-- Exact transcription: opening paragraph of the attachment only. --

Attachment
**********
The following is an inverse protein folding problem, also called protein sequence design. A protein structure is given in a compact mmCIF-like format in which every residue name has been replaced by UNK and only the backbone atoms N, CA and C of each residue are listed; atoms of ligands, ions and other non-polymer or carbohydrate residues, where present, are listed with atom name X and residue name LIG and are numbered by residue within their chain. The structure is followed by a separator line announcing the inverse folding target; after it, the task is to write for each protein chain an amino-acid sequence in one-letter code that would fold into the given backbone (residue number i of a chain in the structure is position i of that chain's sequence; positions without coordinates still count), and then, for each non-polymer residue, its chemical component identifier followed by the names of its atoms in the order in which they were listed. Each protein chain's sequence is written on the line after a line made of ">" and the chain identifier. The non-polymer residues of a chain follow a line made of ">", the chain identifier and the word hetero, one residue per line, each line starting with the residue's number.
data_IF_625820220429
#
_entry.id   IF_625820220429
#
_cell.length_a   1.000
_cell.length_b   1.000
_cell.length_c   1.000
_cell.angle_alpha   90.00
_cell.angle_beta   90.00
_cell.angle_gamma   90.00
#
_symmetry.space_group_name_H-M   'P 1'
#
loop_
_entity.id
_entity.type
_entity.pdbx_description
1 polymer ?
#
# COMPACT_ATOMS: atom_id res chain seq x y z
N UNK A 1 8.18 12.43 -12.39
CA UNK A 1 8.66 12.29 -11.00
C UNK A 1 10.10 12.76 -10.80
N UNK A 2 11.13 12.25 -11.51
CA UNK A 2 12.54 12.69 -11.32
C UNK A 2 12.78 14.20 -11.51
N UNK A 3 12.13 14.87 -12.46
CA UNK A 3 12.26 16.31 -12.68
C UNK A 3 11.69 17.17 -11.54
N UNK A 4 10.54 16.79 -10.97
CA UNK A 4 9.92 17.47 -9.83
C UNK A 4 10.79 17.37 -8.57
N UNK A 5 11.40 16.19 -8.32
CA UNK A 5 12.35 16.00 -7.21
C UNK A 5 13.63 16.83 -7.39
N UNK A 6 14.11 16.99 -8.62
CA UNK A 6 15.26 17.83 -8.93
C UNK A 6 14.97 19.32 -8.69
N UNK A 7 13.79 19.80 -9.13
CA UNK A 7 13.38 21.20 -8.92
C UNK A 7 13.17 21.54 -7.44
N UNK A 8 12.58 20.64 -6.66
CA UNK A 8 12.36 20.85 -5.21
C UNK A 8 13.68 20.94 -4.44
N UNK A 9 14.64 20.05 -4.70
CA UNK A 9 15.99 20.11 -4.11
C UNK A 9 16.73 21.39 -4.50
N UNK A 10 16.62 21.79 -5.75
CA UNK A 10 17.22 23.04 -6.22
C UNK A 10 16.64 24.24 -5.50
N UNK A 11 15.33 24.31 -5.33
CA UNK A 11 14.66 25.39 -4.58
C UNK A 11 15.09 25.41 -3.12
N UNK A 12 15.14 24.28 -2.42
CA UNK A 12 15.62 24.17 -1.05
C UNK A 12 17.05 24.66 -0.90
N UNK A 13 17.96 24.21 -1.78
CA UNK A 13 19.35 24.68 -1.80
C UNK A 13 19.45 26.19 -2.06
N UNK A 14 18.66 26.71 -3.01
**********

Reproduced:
The following is an inverse protein folding problem, also called protein sequence design. A protein structure is given in a compact mmCIF-like format in which every residue name has been replaced by UNK and only the backbone atoms N, CA and C of each residue are listed; atoms of ligands, ions and other non-polymer or carbohydrate residues, where present, are listed with atom name X and residue name LIG and are numbered by residue within their chain. The structure is followed by a separator line announcing the inverse folding target; after it, the task is to write for each protein chain an amino-acid sequence in one-letter code that would fold into the given backbone (residue number i of a chain in the structure is position i of that chain's sequence; positions without coordinates still count), and then, for each non-polymer residue, its chemical component identifier followed by the names of its atoms in the order in which they were listed. Each protein chain's sequence is written on the line after a line made of ">" and the chain identifier. The non-polymer residues of a chain follow a line made of ">", the chain identifier and the word hetero, one residue per line, each line starting with the residue's number.